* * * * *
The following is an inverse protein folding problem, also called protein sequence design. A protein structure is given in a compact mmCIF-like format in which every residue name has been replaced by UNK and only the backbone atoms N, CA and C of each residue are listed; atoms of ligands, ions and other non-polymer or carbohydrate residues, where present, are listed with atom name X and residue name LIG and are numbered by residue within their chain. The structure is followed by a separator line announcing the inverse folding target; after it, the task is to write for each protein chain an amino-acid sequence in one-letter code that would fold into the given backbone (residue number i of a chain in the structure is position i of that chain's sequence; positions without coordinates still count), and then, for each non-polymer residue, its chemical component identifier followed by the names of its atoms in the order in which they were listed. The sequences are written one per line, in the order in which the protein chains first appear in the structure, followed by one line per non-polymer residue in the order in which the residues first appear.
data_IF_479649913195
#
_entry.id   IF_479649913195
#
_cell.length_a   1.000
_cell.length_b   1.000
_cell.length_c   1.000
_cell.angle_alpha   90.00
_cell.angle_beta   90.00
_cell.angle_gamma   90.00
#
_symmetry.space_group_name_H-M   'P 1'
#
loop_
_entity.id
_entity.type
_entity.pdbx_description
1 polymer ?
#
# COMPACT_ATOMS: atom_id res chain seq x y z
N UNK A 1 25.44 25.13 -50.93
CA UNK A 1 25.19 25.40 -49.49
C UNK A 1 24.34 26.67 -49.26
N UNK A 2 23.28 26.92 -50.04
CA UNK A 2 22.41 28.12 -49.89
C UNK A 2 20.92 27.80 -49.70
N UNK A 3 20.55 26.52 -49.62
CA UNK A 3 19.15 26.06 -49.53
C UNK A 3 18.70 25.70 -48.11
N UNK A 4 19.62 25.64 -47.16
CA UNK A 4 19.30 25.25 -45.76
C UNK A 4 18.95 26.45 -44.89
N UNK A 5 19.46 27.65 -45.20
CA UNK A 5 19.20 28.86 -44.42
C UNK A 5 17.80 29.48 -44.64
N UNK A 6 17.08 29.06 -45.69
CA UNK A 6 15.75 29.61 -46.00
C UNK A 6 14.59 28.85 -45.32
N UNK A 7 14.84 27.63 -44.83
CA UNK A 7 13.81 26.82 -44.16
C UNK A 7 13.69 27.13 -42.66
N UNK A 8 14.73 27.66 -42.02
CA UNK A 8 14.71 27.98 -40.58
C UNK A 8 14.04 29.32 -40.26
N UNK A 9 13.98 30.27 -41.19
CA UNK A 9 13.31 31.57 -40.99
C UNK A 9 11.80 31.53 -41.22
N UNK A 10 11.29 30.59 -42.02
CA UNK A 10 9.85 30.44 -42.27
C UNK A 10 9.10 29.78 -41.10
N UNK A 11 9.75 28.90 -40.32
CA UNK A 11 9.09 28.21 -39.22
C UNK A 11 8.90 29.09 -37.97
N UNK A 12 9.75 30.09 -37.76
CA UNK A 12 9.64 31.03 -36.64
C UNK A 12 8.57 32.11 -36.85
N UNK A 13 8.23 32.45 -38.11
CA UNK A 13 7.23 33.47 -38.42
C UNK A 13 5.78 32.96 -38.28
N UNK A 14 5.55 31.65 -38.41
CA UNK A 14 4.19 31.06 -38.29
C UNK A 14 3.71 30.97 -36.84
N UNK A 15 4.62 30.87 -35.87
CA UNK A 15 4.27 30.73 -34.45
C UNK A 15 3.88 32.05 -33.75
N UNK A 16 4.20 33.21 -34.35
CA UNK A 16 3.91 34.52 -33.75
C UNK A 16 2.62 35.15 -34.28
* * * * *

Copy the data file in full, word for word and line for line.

The following is an inverse protein folding problem, also called protein sequence design. A protein structure is given in a compact mmCIF-like format in which every residue name has been replaced by UNK and only the backbone atoms N, CA and C of each residue are listed; atoms of ligands, ions and other non-polymer or carbohydrate residues, where present, are listed with atom name X and residue name LIG and are numbered by residue within their chain. The structure is followed by a separator line announcing the inverse folding target; after it, the task is to write for each protein chain an amino-acid sequence in one-letter code that would fold into the given backbone (residue number i of a chain in the structure is position i of that chain's sequence; positions without coordinates still count), and then, for each non-polymer residue, its chemical component identifier followed by the names of its atoms in the order in which they were listed. The sequences are written one per line, in the order in which the protein chains first appear in the structure, followed by one line per non-polymer residue in the order in which the residues first appear.
data_IF_479649913195
#
_entry.id   IF_479649913195
#
_cell.length_a   1.000
_cell.length_b   1.000
_cell.length_c   1.000
_cell.angle_alpha   90.00
_cell.angle_beta   90.00
_cell.angle_gamma   90.00
#
_symmetry.space_group_name_H-M   'P 1'
#
loop_
_entity.id
_entity.type
_entity.pdbx_description
1 polymer ?
#
# COMPACT_ATOMS: atom_id res chain seq x y z
N UNK A 1 25.44 25.13 -50.93
CA UNK A 1 25.19 25.40 -49.49
C UNK A 1 24.34 26.67 -49.26
N UNK A 2 23.28 26.92 -50.04
CA UNK A 2 22.41 28.12 -49.89
C UNK A 2 20.92 27.80 -49.70
N UNK A 3 20.55 26.52 -49.62
CA UNK A 3 19.15 26.06 -49.53
C UNK A 3 18.70 25.70 -48.11
N UNK A 4 19.62 25.64 -47.16
CA UNK A 4 19.30 25.25 -45.76
C UNK A 4 18.95 26.45 -44.89
N UNK A 5 19.46 27.65 -45.20
CA UNK A 5 19.20 28.86 -44.42
C UNK A 5 17.80 29.48 -44.64
N UNK A 6 17.08 29.06 -45.69
CA UNK A 6 15.75 29.61 -46.00
C UNK A 6 14.59 28.85 -45.32
N UNK A 7 14.84 27.63 -44.83
CA UNK A 7 13.81 26.82 -44.16
C UNK A 7 13.69 27.13 -42.66
N UNK A 8 14.73 27.66 -42.02
CA UNK A 8 14.71 27.98 -40.58
C UNK A 8 14.04 29.32 -40.26
N UNK A 9 13.98 30.27 -41.19
CA UNK A 9 13.31 31.57 -40.99
C UNK A 9 11.80 31.53 -41.22
N UNK A 10 11.29 30.59 -42.02
CA UNK A 10 9.85 30.44 -42.27
C UNK A 10 9.10 29.78 -41.10
N UNK A 11 9.75 28.90 -40.32
CA UNK A 11 9.09 28.21 -39.22
C UNK A 11 8.90 29.09 -37.97
N UNK A 12 9.75 30.09 -37.76
CA UNK A 12 9.64 31.03 -36.64
C UNK A 12 8.57 32.11 -36.85
N UNK A 13 8.23 32.45 -38.11
CA UNK A 13 7.23 33.47 -38.42
C UNK A 13 5.78 32.96 -38.28
N UNK A 14 5.55 31.65 -38.41
CA UNK A 14 4.19 31.06 -38.29
C UNK A 14 3.71 30.97 -36.84
N UNK A 15 4.62 30.87 -35.87
CA UNK A 15 4.27 30.73 -34.45
C UNK A 15 3.88 32.05 -33.75
N UNK A 16 4.20 33.21 -34.35
CA UNK A 16 3.91 34.52 -33.75
C UNK A 16 2.62 35.15 -34.28